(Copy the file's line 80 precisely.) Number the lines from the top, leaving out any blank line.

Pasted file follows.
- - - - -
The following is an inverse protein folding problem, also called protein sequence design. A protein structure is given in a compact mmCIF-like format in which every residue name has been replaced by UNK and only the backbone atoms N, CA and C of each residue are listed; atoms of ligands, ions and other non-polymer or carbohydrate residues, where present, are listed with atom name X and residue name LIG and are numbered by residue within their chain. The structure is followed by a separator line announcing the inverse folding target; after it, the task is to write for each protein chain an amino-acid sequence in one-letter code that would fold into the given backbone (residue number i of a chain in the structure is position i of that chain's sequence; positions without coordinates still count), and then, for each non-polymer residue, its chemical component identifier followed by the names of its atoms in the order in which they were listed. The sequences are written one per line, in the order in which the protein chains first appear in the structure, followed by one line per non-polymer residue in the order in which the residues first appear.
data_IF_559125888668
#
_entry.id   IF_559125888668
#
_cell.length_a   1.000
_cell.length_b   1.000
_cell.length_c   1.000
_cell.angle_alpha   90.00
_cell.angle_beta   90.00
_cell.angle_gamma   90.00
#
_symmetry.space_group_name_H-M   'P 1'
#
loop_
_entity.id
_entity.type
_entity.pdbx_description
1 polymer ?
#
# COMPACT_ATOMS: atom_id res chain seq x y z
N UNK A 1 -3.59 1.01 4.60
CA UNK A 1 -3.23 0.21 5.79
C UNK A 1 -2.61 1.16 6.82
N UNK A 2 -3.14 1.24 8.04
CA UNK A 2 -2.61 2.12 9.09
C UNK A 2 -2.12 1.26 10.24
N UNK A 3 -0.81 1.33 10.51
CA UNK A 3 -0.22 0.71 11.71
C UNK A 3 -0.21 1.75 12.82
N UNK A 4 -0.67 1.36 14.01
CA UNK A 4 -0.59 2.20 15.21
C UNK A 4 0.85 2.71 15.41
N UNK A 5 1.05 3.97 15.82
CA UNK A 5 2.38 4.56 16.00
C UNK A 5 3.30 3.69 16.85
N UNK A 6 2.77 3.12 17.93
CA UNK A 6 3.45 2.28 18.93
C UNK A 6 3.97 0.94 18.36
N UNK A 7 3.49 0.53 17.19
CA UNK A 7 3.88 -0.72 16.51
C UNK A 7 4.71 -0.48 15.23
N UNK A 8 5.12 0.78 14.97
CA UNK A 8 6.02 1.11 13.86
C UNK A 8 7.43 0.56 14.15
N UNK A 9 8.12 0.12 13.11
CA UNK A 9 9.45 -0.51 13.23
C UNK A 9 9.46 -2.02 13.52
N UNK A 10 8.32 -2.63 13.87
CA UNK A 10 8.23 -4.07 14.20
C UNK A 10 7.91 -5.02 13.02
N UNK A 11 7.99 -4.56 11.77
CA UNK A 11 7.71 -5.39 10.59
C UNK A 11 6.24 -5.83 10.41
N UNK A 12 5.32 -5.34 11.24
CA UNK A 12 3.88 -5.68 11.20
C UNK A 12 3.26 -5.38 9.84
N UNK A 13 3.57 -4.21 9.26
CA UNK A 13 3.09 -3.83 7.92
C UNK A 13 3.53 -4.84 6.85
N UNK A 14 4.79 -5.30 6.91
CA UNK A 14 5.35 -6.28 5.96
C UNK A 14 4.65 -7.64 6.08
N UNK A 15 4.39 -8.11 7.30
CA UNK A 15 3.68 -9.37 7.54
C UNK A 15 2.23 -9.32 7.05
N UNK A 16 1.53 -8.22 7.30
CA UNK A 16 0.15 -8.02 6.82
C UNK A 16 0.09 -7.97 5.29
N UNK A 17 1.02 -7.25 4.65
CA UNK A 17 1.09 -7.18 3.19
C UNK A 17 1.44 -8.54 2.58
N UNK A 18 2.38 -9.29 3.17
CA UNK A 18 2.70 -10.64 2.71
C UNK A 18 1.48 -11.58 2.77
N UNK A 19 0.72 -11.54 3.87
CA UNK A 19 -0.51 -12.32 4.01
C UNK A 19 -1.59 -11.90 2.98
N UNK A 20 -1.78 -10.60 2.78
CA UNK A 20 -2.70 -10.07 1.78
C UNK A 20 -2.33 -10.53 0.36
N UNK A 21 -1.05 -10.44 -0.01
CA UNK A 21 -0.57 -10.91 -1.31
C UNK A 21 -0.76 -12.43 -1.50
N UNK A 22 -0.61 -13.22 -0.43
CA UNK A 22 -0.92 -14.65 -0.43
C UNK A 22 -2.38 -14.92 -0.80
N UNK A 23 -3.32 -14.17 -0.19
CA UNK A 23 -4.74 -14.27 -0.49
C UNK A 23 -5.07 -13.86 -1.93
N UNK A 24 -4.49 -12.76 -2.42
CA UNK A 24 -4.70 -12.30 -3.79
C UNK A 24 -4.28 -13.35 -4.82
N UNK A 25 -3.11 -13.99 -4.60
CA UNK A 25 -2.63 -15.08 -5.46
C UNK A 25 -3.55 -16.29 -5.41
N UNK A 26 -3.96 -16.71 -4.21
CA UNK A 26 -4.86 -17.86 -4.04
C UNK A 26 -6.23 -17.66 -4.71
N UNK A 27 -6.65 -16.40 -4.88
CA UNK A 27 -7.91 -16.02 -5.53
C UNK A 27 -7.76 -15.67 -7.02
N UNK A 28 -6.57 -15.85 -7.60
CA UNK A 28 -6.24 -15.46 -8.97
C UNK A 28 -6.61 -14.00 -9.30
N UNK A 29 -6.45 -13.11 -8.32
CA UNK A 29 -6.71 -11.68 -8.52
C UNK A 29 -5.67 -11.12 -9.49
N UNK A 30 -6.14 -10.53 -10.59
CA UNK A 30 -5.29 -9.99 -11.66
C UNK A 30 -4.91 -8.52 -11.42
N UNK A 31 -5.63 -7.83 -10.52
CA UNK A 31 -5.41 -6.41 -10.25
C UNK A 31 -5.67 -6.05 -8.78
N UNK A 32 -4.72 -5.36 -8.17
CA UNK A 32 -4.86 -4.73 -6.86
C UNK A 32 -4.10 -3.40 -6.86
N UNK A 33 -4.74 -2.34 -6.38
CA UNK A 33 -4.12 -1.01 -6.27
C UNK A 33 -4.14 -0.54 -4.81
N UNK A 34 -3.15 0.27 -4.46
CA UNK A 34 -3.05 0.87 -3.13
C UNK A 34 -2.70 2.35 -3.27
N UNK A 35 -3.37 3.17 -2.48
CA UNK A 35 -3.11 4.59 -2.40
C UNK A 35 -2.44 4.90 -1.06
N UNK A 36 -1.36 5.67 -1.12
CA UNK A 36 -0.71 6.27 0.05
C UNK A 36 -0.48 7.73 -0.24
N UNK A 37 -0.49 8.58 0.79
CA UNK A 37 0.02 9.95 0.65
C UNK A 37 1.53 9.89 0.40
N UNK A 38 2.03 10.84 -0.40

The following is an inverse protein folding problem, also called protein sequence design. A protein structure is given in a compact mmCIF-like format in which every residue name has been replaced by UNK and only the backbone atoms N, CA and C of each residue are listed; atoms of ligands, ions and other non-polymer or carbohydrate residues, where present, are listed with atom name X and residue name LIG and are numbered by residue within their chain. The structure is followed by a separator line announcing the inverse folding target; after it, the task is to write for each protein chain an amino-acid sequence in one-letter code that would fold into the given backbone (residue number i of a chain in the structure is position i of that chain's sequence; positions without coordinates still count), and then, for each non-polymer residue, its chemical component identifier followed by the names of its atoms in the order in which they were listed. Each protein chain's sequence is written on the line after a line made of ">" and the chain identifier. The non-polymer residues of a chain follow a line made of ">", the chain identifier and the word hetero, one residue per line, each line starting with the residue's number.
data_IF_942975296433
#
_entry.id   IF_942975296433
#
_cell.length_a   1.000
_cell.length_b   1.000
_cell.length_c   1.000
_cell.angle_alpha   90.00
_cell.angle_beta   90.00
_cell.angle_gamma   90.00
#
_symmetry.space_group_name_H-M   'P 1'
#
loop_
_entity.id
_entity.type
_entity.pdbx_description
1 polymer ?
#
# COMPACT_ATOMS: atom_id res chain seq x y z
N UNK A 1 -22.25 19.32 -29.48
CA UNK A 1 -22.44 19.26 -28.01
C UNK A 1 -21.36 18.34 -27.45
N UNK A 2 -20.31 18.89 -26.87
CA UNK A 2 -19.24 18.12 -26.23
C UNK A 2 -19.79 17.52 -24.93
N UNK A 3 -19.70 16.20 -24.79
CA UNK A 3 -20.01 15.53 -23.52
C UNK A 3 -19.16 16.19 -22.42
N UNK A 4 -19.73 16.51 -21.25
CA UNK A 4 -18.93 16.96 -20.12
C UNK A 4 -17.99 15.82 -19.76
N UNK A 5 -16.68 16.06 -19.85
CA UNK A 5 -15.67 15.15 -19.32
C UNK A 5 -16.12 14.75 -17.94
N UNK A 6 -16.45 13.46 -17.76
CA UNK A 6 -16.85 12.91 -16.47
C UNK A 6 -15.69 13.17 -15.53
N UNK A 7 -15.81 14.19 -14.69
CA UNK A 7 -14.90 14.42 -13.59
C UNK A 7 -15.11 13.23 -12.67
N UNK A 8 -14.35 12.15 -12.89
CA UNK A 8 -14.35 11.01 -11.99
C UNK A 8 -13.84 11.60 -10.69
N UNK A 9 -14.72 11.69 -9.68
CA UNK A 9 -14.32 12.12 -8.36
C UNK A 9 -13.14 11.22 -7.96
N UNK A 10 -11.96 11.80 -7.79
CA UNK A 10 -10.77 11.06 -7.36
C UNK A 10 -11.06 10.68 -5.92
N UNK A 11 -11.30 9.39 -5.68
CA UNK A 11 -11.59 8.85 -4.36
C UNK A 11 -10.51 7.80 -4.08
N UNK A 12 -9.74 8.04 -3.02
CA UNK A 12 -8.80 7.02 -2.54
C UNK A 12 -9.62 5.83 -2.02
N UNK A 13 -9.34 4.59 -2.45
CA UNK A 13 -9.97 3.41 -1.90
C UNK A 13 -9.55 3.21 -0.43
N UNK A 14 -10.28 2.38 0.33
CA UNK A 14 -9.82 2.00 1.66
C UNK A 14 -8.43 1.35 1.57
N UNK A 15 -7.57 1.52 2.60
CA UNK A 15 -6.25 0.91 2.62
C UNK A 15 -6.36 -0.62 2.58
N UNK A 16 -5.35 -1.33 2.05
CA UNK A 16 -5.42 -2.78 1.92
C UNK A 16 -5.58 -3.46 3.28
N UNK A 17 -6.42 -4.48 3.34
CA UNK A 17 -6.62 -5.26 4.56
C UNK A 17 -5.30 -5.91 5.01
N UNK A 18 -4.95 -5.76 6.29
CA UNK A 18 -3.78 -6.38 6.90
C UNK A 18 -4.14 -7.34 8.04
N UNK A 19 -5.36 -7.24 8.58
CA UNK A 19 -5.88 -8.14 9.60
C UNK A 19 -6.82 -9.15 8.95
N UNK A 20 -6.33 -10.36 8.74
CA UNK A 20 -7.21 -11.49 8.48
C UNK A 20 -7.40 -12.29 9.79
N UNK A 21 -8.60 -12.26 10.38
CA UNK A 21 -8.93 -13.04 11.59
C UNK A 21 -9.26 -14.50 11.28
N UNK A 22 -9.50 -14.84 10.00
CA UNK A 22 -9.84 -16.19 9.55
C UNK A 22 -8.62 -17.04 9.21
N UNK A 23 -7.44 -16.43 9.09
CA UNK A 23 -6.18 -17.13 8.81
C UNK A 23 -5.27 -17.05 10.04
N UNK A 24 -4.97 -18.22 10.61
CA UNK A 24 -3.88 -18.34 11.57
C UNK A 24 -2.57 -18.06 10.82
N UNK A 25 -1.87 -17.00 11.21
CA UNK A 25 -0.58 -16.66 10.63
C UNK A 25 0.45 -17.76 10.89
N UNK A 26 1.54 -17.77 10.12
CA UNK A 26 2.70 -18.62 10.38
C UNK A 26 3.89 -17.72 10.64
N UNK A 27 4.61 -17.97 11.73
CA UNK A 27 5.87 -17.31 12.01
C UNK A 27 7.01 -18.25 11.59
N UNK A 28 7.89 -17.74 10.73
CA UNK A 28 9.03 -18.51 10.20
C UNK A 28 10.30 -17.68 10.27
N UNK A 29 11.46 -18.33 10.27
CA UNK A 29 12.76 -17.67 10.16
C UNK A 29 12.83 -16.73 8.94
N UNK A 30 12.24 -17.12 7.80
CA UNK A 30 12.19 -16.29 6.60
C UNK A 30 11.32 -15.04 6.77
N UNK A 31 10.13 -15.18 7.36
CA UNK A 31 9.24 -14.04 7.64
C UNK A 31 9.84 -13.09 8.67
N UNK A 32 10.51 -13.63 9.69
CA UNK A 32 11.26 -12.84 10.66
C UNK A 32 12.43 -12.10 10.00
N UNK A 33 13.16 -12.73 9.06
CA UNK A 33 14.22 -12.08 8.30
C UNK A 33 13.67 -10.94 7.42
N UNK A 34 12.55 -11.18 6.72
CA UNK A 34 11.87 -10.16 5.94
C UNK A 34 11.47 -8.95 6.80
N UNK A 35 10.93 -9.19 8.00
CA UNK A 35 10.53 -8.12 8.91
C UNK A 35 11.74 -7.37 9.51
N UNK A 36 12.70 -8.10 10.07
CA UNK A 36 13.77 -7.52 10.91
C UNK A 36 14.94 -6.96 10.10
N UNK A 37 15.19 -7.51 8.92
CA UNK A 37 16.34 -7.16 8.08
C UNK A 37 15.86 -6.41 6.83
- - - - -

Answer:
CA UNK A 20 -2.70 -10.07 1.78